He thinks we are crazy.

bar harbor oceanside koa maine camping

Mosquitos and other pests

Uggghhh!  In this part of the country, mosquitos are pretty darn plentiful.  And much to my dismay, they absolutely love me.  The scent of mosquito repellant is now my new perfume.

While working at the front counter the other day, an errant mosquito flew in and bit me right on the nose.  Much to Dave’s enjoyment,  I ended up looking like Broom Hilda the rest of the evening.


Unfriendly and inconsiderate campers

There I said it.  There are those that have absolutely no camping etiquette.  They are the ones that park their car in the small area that you call your front yard.  They take short cuts through your campsite, dropping trash and making tons of noise along the way, setting off both dogs into a noisy bark-fest.  And then complain that your dogs are barking.

Tyler Kealey plays “Mama’s got a Squeeze Box” by The Who as part of his video a day challenge in 2014.

They play loud music past midnight.  Sit outside playing an accordion, electric guitar, or drum set (yes, all the above has happened in the past few weeks alone!).   Who the heck brings an accordion while camping?  Well, somebody did last week.

Not sure what they were playing, but Dave and I both had The Who’s Moma’s Got a Squeeze Box stuck in our heads for a week.

Now you do too.

You’re welcome!

Lack of Space

Again, I knew this going in.  There is not much space for crafting and I spend more time looking for my supplies than actually doing the craft.  Really!  I tried to be organized.  I labeled many containers and stored them all over the camper.  But when I am looking for one particular tool or paintbrush or fabric swatch, I spend the next hour searching all compartments until I finally run across it.

rv life camping traveling sitcom

Bumpy Roads

Coming up to Maine from Atlanta, we encountered lots and lots of terribly maintained roads.  In a car, you do not notice them as much, but when driving a huge motorhome, each bump and ridge is magnified ten-fold.  Dave said that I need to mention in particular, parts of I-85 North and the entirety of I-84.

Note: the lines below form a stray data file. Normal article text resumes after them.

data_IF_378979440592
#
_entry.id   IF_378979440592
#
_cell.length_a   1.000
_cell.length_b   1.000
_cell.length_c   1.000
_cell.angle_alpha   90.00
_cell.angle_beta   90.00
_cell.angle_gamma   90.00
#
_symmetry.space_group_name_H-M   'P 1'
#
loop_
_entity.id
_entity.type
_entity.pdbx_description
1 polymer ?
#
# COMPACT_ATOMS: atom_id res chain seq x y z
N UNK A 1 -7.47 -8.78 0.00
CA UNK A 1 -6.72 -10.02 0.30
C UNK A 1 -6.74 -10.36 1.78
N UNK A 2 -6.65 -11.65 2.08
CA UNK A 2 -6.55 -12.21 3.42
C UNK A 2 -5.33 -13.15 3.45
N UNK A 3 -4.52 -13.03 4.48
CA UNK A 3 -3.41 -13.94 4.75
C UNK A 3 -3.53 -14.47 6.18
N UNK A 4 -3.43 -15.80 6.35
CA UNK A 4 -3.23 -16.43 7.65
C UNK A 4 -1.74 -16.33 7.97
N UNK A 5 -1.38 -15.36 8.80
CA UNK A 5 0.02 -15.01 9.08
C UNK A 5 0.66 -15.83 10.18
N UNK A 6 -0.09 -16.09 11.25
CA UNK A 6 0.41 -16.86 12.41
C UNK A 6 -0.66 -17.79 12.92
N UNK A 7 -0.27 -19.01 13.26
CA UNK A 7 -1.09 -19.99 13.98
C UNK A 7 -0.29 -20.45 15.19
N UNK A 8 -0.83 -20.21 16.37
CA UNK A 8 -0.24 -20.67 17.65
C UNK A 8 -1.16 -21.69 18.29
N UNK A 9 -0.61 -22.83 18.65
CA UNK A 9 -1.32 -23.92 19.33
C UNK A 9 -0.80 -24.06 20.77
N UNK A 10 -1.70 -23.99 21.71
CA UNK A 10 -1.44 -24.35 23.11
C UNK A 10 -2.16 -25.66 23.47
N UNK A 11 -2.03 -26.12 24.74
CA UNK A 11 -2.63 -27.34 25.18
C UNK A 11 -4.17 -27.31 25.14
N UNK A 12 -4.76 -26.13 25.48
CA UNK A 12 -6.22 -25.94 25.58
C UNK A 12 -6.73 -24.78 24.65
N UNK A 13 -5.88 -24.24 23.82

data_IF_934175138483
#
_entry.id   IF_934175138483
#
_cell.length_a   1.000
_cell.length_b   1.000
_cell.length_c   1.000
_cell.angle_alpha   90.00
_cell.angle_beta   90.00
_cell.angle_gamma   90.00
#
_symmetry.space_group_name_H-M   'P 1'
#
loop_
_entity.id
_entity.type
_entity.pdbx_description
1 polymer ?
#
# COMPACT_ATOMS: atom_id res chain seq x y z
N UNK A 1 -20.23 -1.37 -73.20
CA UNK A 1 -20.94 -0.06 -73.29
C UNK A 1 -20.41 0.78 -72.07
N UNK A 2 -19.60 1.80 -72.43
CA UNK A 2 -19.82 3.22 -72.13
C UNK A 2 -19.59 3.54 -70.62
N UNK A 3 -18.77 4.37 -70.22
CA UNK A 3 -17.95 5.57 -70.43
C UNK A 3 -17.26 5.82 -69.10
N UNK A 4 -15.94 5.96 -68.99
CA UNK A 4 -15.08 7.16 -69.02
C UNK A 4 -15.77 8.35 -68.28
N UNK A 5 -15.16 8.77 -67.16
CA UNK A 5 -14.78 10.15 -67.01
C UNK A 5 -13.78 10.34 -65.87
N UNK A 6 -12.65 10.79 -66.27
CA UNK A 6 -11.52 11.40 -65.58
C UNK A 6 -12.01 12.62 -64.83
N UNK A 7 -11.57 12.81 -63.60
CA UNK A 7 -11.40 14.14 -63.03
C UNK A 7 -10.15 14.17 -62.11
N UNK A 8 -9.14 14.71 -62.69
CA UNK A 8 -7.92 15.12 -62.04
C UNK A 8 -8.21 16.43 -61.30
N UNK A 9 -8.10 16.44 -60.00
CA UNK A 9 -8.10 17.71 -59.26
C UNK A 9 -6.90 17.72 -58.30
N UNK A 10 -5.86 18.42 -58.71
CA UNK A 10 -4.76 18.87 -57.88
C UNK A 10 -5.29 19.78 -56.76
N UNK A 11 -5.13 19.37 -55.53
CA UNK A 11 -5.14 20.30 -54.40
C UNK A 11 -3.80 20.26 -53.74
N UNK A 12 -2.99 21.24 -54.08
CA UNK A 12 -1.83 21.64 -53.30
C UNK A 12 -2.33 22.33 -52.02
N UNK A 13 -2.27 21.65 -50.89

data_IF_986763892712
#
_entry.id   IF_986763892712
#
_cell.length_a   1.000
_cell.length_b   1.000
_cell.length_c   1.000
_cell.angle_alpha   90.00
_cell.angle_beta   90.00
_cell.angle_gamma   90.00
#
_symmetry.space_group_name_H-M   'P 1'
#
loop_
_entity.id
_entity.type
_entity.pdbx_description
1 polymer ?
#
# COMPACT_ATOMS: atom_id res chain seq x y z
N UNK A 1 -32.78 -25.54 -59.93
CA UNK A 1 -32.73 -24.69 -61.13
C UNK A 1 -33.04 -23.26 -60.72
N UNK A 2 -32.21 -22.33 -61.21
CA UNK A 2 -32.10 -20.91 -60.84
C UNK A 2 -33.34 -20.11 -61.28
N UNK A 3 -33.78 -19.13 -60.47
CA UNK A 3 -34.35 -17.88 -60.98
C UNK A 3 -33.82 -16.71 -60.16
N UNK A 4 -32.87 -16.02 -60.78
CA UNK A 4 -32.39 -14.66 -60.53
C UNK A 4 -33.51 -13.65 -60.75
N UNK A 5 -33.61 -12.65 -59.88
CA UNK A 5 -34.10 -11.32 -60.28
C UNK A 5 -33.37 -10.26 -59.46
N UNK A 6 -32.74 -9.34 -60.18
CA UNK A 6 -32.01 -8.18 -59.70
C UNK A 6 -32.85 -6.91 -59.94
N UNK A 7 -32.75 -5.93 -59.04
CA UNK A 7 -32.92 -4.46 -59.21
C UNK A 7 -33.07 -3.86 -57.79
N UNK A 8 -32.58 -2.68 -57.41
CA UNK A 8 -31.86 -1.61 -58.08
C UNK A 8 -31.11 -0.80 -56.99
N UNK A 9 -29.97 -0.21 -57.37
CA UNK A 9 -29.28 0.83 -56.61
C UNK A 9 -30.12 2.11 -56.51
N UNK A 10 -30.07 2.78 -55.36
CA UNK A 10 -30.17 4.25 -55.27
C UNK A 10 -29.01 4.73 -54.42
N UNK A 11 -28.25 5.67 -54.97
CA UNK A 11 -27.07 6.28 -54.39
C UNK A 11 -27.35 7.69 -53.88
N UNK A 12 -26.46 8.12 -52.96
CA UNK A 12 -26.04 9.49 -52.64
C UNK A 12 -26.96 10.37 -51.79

Our coach shook so much over I-84 that when we finally reached our destination, not only was our bedroom door entirely off it’s hinges, but only one of the televisions would come on.

Unless of course, we slam the front door.

cadillac mountain bar harbor maine

So that is our top 8 gripes for right now.  I have to say that for every gripe, there are ten things we love.  I mean, just check out this view.  How could you not love that?

Living in a RV full time is not for everyone, that is for sure.  But for us, I think it just might work!

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Pemaquid Point Lighthouse and life on the campground…

Our youngest daughter is getting married in November.  Since Dave has to walk her down the aisle, it was necessary this week to take a trip back into civilization and get measured for a tuxedo.

fitted for a tux

So we made the two hour drive south to Augusta, Maine, where the closest Men’s Wearhouse was.  We were not looking forward to the drive and the fact that it would take up a whole day off to accomplish.  A two hour drive for a fitting that took all of ten minutes…

Now what to do?

We decided that since we were in the general area, maybe we should check out Pemaquid Point Lighthouse.  After all, on the map it was just east of Augusta, and a trip up the coast would be beautiful!

pemaquid lighthouse maine

And the lighthouse was beautiful, of course.  We arrived after hours, so were not able to tour the inside, but were able to spend plenty of time enjoying the scenery.

Pemaquid Point Lighthouse was originally commissioned in 1827 by John Quincy Adams and built that year. Due to poor workmanship (salt water was used in the mortar mix), the lighthouse began to crumble and was replaced in 1835.

Most lighthouses in the US were converted to the Fresnel Lens in the 1850’s, and Pemaquid Point received it’s lens in1856. The lens is one of only six Fresnel lenses still in service in Maine!

pemaquid lighthouse maine

Pemaquid Point Lighthouse Park is managed by the Bristol Parks Commission.  And…it is the lighthouse on the Maine State Quarter, making it the first lighthouse to be featured on a piece of US currency!

pemaquid lighthouse maine

Coincidentally, this particular lighthouse is a top destination for weddings with its beautiful rocky cliffs and crashing waves.  The lighthouse is one of the most photographed on the Maine coast.

pemaquid lighthouse maine

While taking photos, the whole scene seemed very familiar to me.

pemaquid lighthouse maine

And then it occurred to me that I had painted the Pemaquid Point Lighthouse back in 1998 in a series of lighthouse paintings for a calendar!  It had hardly changed at all!

pemaquid lighthouse maine

Beautiful rocky shores, deep blue waters and a setting sun make this trip totally worth it.  We were very glad that we decided to make the stop.

Our boring trip to Augusta turned out to be pretty fabulous.

life at the campground

…and then we had to go back to work.  The park at Oceanside is full to capacity and has been so since the beginning of July.  The boss says excitedly that this is a record year.

We are just tired.  LOL!

life at the campground